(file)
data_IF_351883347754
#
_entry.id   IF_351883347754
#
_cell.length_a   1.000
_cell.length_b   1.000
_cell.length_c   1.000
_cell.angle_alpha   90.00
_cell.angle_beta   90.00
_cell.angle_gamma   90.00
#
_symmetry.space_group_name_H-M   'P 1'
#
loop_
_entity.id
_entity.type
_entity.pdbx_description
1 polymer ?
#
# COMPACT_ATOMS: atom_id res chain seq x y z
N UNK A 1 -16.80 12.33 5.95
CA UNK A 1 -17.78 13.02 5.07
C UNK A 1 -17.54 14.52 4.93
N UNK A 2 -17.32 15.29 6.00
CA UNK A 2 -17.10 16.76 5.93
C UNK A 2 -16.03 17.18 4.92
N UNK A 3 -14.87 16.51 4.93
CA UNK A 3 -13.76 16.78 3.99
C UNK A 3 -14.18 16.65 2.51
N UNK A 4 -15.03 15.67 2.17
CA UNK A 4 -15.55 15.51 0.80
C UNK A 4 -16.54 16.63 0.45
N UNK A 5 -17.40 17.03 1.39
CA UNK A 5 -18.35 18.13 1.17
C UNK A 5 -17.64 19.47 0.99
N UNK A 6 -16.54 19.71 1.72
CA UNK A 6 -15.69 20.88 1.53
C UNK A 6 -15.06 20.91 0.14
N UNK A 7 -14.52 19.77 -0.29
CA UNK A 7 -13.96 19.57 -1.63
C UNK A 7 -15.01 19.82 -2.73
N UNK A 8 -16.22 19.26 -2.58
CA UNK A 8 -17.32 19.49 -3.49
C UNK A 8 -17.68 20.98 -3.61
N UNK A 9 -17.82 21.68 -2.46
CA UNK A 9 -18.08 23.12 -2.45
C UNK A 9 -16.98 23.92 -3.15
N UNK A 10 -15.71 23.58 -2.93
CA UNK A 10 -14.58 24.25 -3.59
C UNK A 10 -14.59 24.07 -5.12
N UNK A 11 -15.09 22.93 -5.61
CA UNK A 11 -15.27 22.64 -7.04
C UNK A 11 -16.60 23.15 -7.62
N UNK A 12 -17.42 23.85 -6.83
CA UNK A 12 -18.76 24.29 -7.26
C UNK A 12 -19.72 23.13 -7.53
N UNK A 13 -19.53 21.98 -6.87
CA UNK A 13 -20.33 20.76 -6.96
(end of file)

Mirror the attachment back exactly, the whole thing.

data_IF_351883347754
#
_entry.id   IF_351883347754
#
_cell.length_a   1.000
_cell.length_b   1.000
_cell.length_c   1.000
_cell.angle_alpha   90.00
_cell.angle_beta   90.00
_cell.angle_gamma   90.00
#
_symmetry.space_group_name_H-M   'P 1'
#
loop_
_entity.id
_entity.type
_entity.pdbx_description
1 polymer ?
#
# COMPACT_ATOMS: atom_id res chain seq x y z
N UNK A 1 -16.80 12.33 5.95
CA UNK A 1 -17.78 13.02 5.07
C UNK A 1 -17.54 14.52 4.93
N UNK A 2 -17.32 15.29 6.00
CA UNK A 2 -17.10 16.76 5.93
C UNK A 2 -16.03 17.18 4.92
N UNK A 3 -14.87 16.51 4.93
CA UNK A 3 -13.76 16.78 3.99
C UNK A 3 -14.18 16.65 2.51
N UNK A 4 -15.03 15.67 2.17
CA UNK A 4 -15.55 15.51 0.80
C UNK A 4 -16.54 16.63 0.45
N UNK A 5 -17.40 17.03 1.39
CA UNK A 5 -18.35 18.13 1.17
C UNK A 5 -17.64 19.47 0.99
N UNK A 6 -16.54 19.71 1.72
CA UNK A 6 -15.69 20.88 1.53
C UNK A 6 -15.06 20.91 0.14
N UNK A 7 -14.52 19.77 -0.29
CA UNK A 7 -13.96 19.57 -1.63
C UNK A 7 -15.01 19.82 -2.73
N UNK A 8 -16.22 19.26 -2.58
CA UNK A 8 -17.32 19.49 -3.49
C UNK A 8 -17.68 20.98 -3.61
N UNK A 9 -17.82 21.68 -2.46
CA UNK A 9 -18.08 23.12 -2.45
C UNK A 9 -16.98 23.92 -3.15
N UNK A 10 -15.71 23.58 -2.93
CA UNK A 10 -14.58 24.25 -3.59
C UNK A 10 -14.59 24.07 -5.12
N UNK A 11 -15.09 22.93 -5.61
CA UNK A 11 -15.27 22.64 -7.04
C UNK A 11 -16.60 23.15 -7.62
N UNK A 12 -17.42 23.85 -6.83
CA UNK A 12 -18.76 24.29 -7.26
C UNK A 12 -19.72 23.13 -7.53
N UNK A 13 -19.53 21.98 -6.87
CA UNK A 13 -20.33 20.76 -6.96